3. Elliot Mintz resurfaces in this mortal inventory to witness the unfolding of a covert operation designed to discredit the Beatle and his widow. Mintz was a thorough and highly credible historian of the 1960s, recalls Jim Ladd, a colleague at RADIO KAOS, an underground station in Los Angeles.  "During his ten years in the business, Elliot had logged over two thousand interviews and more than 50,000 telephone calls over the air. He explored the entire gamut of the movement during his time in the glass booth, from Baba Ram Dass to Buffy Sainte-Marie, from Jane Fonda to Jack Nicholson, from Norman Mailer to Abbie Hoffman. A self-taught intellectual, and one of the most well-read humans on the planet, Elliot was the counterculture's answer to William F Buckley." Jim Ladd, Radio Waves: Life After the Revolution on the FM dial, New York: St. Martin's, 1991, p. 187.

4. Hartman. Also, Mae Brussell, "Operation CHAOS" unpublished ms. And, Tim Hunter, "Who Done It," Chic, June 1977, p. 88.

5. Peter Bogdanovich, "The Murder of Sal Mineo," Esquire, March 1, 1978, p. 116.

6. Lisa Pease, "Sirhan and the RFK Assassination, Pt. II -- Rubrick's Cube," Probe, vol. 5, no 4, May-June, 1998.

7. Michael C. Ruppert, Internet posting.

8. William W. Turner and John G. Christian, The Assassination of Robert F Kennedy, New York: Random House, 1978, p. 265.

9. Hunter and Brussell.

10. Jim Hougan, Spooks: The Haunting of America -- The Private Use of Secret Agents, New York: William Morrow, 1978, p. 243.

11. Bill Farr and Bill Hazlett, "Tapes Raise Questions in Detective's Death," Los Angeles Times, September 10, 1976, p. B-1.

12. For the questioning of Eddie Fisher, see Hougan, p. 245. On the pharmacy connection, Mae Brussell, "Operation Chaos," unpublished ms.

13. Farr and Hazlett, p. B-1.

14. Hougan, p. 247.

15. William Farr, "Defense Attorneys in Killing of Detective Ask Access to Files," Los Angeles Times, November 13, 1976, p. A-22.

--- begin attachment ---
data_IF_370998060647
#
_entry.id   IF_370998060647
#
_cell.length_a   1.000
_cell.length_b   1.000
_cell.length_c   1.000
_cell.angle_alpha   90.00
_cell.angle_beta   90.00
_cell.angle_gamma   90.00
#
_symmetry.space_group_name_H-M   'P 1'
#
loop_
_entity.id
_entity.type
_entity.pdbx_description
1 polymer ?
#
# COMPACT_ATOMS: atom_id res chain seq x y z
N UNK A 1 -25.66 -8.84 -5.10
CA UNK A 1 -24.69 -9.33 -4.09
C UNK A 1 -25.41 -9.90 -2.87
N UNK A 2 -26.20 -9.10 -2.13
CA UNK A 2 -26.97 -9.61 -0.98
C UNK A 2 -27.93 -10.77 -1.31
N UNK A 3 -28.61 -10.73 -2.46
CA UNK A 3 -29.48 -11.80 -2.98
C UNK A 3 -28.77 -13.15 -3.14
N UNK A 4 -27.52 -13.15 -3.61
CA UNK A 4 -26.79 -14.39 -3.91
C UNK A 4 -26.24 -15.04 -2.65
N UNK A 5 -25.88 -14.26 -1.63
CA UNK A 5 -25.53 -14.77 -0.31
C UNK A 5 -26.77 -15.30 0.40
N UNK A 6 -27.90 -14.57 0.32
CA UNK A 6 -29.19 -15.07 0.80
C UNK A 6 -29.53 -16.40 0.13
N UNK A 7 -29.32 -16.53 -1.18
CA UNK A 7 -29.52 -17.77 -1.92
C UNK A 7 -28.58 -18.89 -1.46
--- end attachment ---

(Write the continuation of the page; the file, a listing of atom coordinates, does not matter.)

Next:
16. Gene LeBell, a Hollywood actor and stunt man in Hollywood. Among his long list of credits: As Good As It Gets (1997) Dantes Peak (1997), LA  Confidential, CIA II Target Alexa (1994), Darkman (1990), Die Hard 2 (1990) Total Recall (1990), among others.

17. Brussell.

18. Farr and Hazlett, p. B-1.

19. Sam Kashner and Nancy Schoenberger, Hollywood Kryptonite: Accident, Suicide, or Cold-Blooded Murder -- The Truth About the Death of TVs Superman,  New York: St. Martin's, 1996, pp. 9.

20. John Kendall, "Motive in Sal Mineo Slaying Baffles Police," Los Angeles Times, February 13, 1976, p. A-3.

21. A.J. Weberman, Coup D'Etat in America Data Base FBI FOIA Request #72, 182 approx 500 pp.; HSCA OCR 11.2.78 Brady.

22. Chuck Ashman, "The Conversion of Mickey Cohen," Chic, Vol. I, no 8. June 1977, p. 56.

23. Hougan, pp. 251-52.

24. John H. Davis, Mafia Kingfish: Carlos Marcello and the Assassination of John F Kennedy, New York: McGraw-Hill, 1989, p. 346.

25. Ibid.

26. Davis, p. 356. In 1968, novice "underground" journalist Lowell Bergman discovered that Alessio had enormous influence in southern California right-wing circles and a possible motive for wanting Robert Kennedy out of the way. Bergman went on to write for 60 Minutes in 1983, but in his youth lived in a commune and wrote for the resident underground newspaper. "What we were trying to do was break the monopoly on information. We tried to approach it from an academic point of view.  Some of us had experience in what was called 'power-structure research.'  What we were looking for was: Who ran San Diego? What we discovered was that the richest guy in town, [financier] C. Arnholt Smith, was in reality in partnership with John Alessio Thesecond-largest landowner, next to the Navy, at that time, was the Teamsters' Central States Pension Fund, which had been called by Robert Kennedy, the attorney general at the time, the 'piggy-bank' for the Mob" [John Freeman, "Lowell Bergman, Television-Radio Writer" (interview), San Diego Union-Tribune, May 26, 1996, p. E-l].